Monday, January 4, 2010

Poets for destitute times

I encountered Eliot's poetry long before I knew anything about him.  I was very impressed by it.  Perhaps Eliot had Fascistic tendencies.  I read a biography and the first half of the first volume of his letters years ago but don't recall them.  He was an aristocratic prig and an unpleasant personality.  He whined a lot.  In a review in the London Times of the second volume of his letters, the reviewer dealt with the whining by saying he really was sick and so was his wife.  Furthermore, the reviewer adds, people who cared about him really did want to know. 

The question of whether one should reject or at least demote a person's work when one learns his life has serious flaws is an interesting one.  It has been dealt with almost continually in Western thinking.  For example, Origen was a very important "church father" but he was also a very independent thinker and many of his ideas were later declared heretical, "universal salvation" was one such "heretical" idea.  The Church couldn't reject him entirely.  Many of the doctrines that the Church (Protestant as well as Catholic) still holds came from Origen.  But Church leaders were cautious in dealing with his works. 

One of the major controversies in the early Church was whether one could denounce Christianity, under duress, and later (after the coercive force was removed) recant the denouncement.  The Donatists believed that a Church in which traditors both existed and dispensed the sacraments was no church, and baptism administered by traditors was no baptism.  Traditors, surely, were eternally lost, but the Church eventually came around to the view that this denouncing, this cooperating with the coercive power, could not be an "unforgiveable sin" for had not Peter denounced Christ three times without losing his salvation?

And what of all the French as well as German traditors?  Their sins weren't settled in Church Council, but they were settled in that Western tradition.  A "secular council" was created to deal with them, the Nuremberg.  Certain individuals, the coercers, were considered to have committed unforgiveable sins and executed.   But those coerced, the traditors, were for the most part accepted back into non-Fascist societies as members in good standing.  They were forgiven.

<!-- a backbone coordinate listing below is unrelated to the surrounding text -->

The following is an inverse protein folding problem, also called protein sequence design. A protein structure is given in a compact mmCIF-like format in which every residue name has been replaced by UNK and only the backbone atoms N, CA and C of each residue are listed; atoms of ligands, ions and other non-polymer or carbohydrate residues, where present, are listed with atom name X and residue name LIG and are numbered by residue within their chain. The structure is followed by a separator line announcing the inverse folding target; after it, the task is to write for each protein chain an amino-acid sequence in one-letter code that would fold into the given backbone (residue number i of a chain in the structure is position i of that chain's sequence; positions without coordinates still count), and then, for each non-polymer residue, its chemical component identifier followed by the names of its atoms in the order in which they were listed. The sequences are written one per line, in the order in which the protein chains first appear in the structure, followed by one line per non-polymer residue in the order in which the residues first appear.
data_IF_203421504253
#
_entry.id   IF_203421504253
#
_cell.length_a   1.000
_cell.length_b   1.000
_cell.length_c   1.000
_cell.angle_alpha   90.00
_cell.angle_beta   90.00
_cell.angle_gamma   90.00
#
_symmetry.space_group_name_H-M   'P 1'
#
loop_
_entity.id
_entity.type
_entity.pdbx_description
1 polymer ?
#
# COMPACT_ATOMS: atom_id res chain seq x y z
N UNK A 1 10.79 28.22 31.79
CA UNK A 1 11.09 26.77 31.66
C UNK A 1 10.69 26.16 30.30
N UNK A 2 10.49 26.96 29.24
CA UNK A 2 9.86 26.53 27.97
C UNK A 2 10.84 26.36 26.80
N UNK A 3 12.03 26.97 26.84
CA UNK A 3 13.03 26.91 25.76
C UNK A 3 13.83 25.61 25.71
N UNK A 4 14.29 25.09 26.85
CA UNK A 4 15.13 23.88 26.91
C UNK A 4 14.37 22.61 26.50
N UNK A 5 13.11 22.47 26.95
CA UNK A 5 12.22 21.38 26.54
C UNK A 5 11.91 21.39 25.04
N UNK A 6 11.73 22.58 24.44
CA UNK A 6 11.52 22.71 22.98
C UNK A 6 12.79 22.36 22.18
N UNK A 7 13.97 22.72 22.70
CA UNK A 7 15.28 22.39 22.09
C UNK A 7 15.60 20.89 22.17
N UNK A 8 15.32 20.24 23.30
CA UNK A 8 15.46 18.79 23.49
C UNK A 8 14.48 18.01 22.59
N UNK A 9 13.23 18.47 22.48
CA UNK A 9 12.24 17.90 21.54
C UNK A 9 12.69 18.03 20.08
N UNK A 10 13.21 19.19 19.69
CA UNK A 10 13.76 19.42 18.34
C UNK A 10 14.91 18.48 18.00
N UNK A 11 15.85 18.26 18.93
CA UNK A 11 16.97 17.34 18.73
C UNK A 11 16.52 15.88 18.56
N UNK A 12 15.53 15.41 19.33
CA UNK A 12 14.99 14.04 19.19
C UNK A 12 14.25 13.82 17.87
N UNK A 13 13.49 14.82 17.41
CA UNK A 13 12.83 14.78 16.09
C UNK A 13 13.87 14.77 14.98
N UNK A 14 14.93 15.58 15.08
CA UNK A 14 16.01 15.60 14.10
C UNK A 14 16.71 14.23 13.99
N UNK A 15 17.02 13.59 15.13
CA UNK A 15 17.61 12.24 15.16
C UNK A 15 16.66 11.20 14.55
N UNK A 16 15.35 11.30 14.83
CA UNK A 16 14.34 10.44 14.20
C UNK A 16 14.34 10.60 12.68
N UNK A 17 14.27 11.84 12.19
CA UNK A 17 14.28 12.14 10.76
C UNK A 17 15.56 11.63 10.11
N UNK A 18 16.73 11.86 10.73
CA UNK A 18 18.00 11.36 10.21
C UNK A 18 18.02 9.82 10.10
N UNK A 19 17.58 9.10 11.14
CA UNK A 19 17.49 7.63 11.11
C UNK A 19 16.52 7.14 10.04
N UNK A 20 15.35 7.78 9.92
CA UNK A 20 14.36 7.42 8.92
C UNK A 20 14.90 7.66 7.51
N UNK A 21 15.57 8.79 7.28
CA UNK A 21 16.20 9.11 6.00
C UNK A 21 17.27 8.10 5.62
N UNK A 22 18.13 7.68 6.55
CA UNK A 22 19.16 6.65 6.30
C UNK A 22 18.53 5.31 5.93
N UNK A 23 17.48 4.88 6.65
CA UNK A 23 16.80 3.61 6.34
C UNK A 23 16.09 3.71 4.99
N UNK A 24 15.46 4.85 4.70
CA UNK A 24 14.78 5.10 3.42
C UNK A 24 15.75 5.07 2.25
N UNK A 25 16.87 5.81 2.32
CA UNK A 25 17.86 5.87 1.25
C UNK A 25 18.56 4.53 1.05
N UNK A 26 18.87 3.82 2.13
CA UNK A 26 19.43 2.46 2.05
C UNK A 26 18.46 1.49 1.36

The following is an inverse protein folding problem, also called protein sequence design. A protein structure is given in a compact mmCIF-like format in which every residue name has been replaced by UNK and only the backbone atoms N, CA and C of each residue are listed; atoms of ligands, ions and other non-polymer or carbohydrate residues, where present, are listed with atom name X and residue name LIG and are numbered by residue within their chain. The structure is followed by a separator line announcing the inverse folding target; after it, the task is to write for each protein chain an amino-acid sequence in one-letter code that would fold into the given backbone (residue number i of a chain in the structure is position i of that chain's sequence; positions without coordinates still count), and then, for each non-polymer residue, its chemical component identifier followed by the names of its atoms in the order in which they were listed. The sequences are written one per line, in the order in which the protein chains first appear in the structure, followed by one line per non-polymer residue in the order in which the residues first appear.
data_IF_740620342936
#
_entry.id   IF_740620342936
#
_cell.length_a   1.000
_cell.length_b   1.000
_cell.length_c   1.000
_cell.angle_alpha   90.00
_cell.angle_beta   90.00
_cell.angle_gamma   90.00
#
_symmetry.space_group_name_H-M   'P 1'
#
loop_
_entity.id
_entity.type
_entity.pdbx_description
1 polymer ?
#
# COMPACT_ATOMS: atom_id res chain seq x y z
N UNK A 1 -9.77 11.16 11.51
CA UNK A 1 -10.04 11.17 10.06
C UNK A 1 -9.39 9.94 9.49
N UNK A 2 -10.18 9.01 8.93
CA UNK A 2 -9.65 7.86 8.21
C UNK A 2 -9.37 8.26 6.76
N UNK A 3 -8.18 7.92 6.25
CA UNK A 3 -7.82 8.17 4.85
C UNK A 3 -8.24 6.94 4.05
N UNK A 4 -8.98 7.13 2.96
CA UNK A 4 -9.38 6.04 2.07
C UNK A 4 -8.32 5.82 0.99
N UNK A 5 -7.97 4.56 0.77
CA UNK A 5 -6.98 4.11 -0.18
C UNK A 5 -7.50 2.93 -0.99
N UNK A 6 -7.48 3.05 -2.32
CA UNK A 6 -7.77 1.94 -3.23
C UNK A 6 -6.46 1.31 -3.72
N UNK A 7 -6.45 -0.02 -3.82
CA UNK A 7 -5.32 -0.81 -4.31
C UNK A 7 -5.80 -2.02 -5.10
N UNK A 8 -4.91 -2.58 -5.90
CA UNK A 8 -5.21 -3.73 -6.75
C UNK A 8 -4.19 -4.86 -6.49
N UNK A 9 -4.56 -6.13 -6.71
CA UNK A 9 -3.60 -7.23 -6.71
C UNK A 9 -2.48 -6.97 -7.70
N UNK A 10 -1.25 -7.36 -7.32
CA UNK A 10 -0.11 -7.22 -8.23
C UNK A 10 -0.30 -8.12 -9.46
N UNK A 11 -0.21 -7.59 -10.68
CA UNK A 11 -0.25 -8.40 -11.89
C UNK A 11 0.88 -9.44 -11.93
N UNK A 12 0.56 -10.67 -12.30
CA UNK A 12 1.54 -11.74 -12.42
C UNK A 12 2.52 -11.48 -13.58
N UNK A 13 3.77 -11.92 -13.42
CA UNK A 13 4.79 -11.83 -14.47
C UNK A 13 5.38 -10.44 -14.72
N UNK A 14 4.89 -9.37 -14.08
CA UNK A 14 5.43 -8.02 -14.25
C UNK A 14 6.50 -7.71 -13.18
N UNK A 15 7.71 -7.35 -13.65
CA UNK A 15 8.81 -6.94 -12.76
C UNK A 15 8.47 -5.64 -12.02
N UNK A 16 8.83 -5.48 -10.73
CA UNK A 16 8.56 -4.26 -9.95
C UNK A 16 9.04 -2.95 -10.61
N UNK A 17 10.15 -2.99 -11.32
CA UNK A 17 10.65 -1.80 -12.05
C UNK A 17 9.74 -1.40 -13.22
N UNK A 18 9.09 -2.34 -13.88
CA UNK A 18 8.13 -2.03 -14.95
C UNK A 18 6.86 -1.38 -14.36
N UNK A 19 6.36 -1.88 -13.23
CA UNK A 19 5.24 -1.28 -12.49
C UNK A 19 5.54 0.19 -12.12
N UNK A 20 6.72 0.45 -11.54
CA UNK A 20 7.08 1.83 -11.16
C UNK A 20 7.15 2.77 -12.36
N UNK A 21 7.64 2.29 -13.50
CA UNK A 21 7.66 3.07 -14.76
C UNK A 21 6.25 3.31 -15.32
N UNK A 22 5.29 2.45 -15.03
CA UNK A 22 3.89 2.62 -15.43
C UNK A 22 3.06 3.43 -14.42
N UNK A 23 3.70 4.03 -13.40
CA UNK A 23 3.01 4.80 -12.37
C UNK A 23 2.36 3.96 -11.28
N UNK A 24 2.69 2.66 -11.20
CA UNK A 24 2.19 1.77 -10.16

The question I was attempting to explore was first of all, what Heidegger had in mind when he asked "what are poets for in destitute times?"  This essay of his was based on a lecture he delivered in 1946 on the 20th anniversary of Rilke's death.  I doubt that Heidegger could have answered his own question in any definitive way.  He liked Rilke, but said in his lecture Rilke was less of a poet than Holderlin; so only Holderlin measures up completely.  I have the Penguin Classics edition entitled Selected Poems and Fragments, and can see, somewhat, why Heidegger appreciated him, but just because Holderlin was Heidegger's "Poet in a Destitute Time" doesn't mean we are stuck with this one example.   

The Waste Land was the first poem that came to my mind when I searched for an Anglo-American "Poem" for a time of destitution.  If instead of all the "critics" who wanted to tell us what Eliot's symbols and references were we had historians explaining this poem, then we would see, I believe, that it was of a piece with the destitute times in England and Europe in which Eliot lived.    Eliot didn't go on being a poet for a destitute time, in my opinion, but he was when he wrote The Waste Land.

            Another Poem that comes to mind is Paradise Lost.   Surely Milton lived in a destitute time, and was the poet for it.  What better subject for such a time than the loss of paradise?  This was a great poem for the Revolutionary times in which Milton lived.  Milton's critics both in the (Protestant) church and out of it are critical of Milton's heretical beliefs – some of which appear in his poem if we look in the right spots – and these "spots" are easier to find, if I recall correctly, than Fascist ideas in Being and Time.


1 comment:

John Taratuta said...

The concept of "universal salvation" seems to have floated back, oddly enough, by way of Heidegger or rather under Heidegger's influence.

'Anonymous Christian' is the concept introduced by the theologian Karl Rahner (1904 - 1984) a student of Heidegger, declares that "people who have never heard the Christian Gospel or even rejected it might be saved through Christ."

Another poem that seems to reflect some destitution of the spirit is "I AM" written by John Clare (1793 – 1864). It is believed to have been written in the Northampton General Lunatic Asylum.